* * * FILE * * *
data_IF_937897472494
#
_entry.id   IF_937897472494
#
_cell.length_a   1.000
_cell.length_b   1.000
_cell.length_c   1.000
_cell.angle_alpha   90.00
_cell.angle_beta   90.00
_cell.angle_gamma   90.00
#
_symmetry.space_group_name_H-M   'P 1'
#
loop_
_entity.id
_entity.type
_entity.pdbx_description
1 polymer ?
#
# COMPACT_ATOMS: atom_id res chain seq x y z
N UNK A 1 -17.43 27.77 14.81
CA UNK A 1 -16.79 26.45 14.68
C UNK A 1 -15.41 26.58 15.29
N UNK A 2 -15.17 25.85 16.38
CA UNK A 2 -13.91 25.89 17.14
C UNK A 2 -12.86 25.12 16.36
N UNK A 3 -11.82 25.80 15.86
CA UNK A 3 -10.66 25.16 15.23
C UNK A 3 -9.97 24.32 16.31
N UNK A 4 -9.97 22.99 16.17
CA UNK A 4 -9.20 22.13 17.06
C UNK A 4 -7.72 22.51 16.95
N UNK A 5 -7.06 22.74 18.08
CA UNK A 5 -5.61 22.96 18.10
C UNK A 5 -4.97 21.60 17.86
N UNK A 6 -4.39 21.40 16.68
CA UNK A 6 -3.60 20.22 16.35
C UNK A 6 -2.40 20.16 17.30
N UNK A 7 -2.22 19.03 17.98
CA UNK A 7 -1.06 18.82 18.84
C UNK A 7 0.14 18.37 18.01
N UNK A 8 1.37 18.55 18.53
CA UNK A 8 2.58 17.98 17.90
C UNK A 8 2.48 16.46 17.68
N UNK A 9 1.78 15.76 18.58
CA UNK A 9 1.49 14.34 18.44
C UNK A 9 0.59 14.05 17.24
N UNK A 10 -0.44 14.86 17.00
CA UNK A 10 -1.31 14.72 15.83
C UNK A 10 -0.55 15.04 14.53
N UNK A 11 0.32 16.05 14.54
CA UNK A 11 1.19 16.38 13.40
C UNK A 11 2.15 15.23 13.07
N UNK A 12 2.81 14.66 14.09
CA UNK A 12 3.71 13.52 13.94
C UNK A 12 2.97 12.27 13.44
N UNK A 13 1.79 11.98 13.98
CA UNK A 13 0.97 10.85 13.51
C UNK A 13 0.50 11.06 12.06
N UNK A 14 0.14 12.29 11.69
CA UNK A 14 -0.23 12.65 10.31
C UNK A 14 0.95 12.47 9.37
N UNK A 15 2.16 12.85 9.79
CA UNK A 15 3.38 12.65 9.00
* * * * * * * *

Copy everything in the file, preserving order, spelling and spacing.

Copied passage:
data_IF_937897472494
#
_entry.id   IF_937897472494
#
_cell.length_a   1.000
_cell.length_b   1.000
_cell.length_c   1.000
_cell.angle_alpha   90.00
_cell.angle_beta   90.00
_cell.angle_gamma   90.00
#
_symmetry.space_group_name_H-M   'P 1'
#
loop_
_entity.id
_entity.type
_entity.pdbx_description
1 polymer ?
#
# COMPACT_ATOMS: atom_id res chain seq x y z
N UNK A 1 -17.43 27.77 14.81
CA UNK A 1 -16.79 26.45 14.68
C UNK A 1 -15.41 26.58 15.29
N UNK A 2 -15.17 25.85 16.38
CA UNK A 2 -13.91 25.89 17.14
C UNK A 2 -12.86 25.12 16.36
N UNK A 3 -11.82 25.80 15.86
CA UNK A 3 -10.66 25.16 15.23
C UNK A 3 -9.97 24.32 16.31
N UNK A 4 -9.97 22.99 16.17
CA UNK A 4 -9.20 22.13 17.06
C UNK A 4 -7.72 22.51 16.95
N UNK A 5 -7.06 22.74 18.08
CA UNK A 5 -5.61 22.96 18.10
C UNK A 5 -4.97 21.60 17.86
N UNK A 6 -4.39 21.40 16.68
CA UNK A 6 -3.60 20.22 16.35
C UNK A 6 -2.40 20.16 17.30
N UNK A 7 -2.22 19.03 17.98
CA UNK A 7 -1.06 18.82 18.84
C UNK A 7 0.14 18.37 18.01
N UNK A 8 1.37 18.55 18.53
CA UNK A 8 2.58 17.98 17.90
C UNK A 8 2.48 16.46 17.68
N UNK A 9 1.78 15.76 18.58
CA UNK A 9 1.49 14.34 18.44
C UNK A 9 0.59 14.05 17.24
N UNK A 10 -0.44 14.86 17.00
CA UNK A 10 -1.31 14.72 15.83
C UNK A 10 -0.55 15.04 14.53
N UNK A 11 0.32 16.05 14.54
CA UNK A 11 1.19 16.38 13.40
C UNK A 11 2.15 15.23 13.07
N UNK A 12 2.81 14.66 14.09
CA UNK A 12 3.71 13.52 13.94
C UNK A 12 2.97 12.27 13.44
N UNK A 13 1.79 11.98 13.98
CA UNK A 13 0.97 10.85 13.51
C UNK A 13 0.50 11.06 12.06
N UNK A 14 0.14 12.29 11.69
CA UNK A 14 -0.23 12.65 10.31
C UNK A 14 0.95 12.47 9.37
N UNK A 15 2.16 12.85 9.79
CA UNK A 15 3.38 12.65 9.00